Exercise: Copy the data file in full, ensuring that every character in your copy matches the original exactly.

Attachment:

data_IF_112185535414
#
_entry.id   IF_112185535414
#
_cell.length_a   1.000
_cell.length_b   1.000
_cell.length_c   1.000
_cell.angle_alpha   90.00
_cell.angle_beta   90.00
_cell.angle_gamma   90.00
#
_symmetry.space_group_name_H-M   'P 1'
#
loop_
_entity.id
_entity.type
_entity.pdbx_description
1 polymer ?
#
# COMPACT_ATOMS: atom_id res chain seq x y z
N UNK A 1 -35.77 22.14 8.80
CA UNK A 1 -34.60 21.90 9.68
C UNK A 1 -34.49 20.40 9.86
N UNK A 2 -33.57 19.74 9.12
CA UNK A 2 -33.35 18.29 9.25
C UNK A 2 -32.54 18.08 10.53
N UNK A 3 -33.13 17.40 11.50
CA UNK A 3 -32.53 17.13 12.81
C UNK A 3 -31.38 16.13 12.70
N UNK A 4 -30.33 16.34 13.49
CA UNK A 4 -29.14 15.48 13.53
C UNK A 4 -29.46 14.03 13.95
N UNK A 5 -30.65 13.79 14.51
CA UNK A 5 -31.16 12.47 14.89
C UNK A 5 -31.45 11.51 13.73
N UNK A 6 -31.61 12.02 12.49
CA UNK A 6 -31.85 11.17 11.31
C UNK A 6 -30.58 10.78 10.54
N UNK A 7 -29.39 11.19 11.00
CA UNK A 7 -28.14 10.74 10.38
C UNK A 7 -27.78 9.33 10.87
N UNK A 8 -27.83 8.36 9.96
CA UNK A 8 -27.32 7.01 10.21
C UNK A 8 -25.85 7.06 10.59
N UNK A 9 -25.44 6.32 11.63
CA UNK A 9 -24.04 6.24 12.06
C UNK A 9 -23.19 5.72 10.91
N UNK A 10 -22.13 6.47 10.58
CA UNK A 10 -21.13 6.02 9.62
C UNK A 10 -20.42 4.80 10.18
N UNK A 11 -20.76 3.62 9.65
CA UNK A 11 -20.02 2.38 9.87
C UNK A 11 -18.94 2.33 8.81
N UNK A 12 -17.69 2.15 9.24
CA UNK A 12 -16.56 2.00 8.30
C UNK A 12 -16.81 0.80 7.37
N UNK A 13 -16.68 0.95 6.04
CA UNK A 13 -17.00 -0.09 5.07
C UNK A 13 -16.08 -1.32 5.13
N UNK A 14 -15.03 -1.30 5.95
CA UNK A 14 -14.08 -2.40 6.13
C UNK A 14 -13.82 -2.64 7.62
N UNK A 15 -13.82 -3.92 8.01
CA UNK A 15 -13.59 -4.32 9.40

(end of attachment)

data_IF_112185535414
#
_entry.id   IF_112185535414
#
_cell.length_a   1.000
_cell.length_b   1.000
_cell.length_c   1.000
_cell.angle_alpha   90.00
_cell.angle_beta   90.00
_cell.angle_gamma   90.00
#
_symmetry.space_group_name_H-M   'P 1'
#
loop_
_entity.id
_entity.type
_entity.pdbx_description
1 polymer ?
#
# COMPACT_ATOMS: atom_id res chain seq x y z
N UNK A 1 -35.77 22.14 8.80
CA UNK A 1 -34.60 21.90 9.68
C UNK A 1 -34.49 20.40 9.86
N UNK A 2 -33.57 19.74 9.12
CA UNK A 2 -33.35 18.29 9.25
C UNK A 2 -32.54 18.08 10.53
N UNK A 3 -33.13 17.40 11.50
CA UNK A 3 -32.53 17.13 12.81
C UNK A 3 -31.38 16.13 12.70
N UNK A 4 -30.33 16.34 13.49
CA UNK A 4 -29.14 15.48 13.53
C UNK A 4 -29.46 14.03 13.95
N UNK A 5 -30.65 13.79 14.51
CA UNK A 5 -31.16 12.47 14.89
C UNK A 5 -31.45 11.51 13.73
N UNK A 6 -31.61 12.02 12.49
CA UNK A 6 -31.85 11.17 11.31
C UNK A 6 -30.58 10.78 10.54
N UNK A 7 -29.39 11.19 11.00
CA UNK A 7 -28.14 10.74 10.38
C UNK A 7 -27.78 9.33 10.87
N UNK A 8 -27.83 8.36 9.96
CA UNK A 8 -27.32 7.01 10.21
C UNK A 8 -25.85 7.06 10.59
N UNK A 9 -25.44 6.32 11.63
CA UNK A 9 -24.04 6.24 12.06
C UNK A 9 -23.19 5.72 10.91
N UNK A 10 -22.13 6.47 10.58
CA UNK A 10 -21.13 6.02 9.62
C UNK A 10 -20.42 4.80 10.18
N UNK A 11 -20.76 3.62 9.65
CA UNK A 11 -20.02 2.38 9.87
C UNK A 11 -18.94 2.33 8.81
N UNK A 12 -17.69 2.15 9.24
CA UNK A 12 -16.56 2.00 8.30
C UNK A 12 -16.81 0.80 7.37
N UNK A 13 -16.68 0.95 6.04
CA UNK A 13 -17.00 -0.09 5.07
C UNK A 13 -16.08 -1.32 5.13
N UNK A 14 -15.03 -1.30 5.95
CA UNK A 14 -14.08 -2.40 6.13
C UNK A 14 -13.82 -2.64 7.62
N UNK A 15 -13.82 -3.92 8.01
CA UNK A 15 -13.59 -4.32 9.40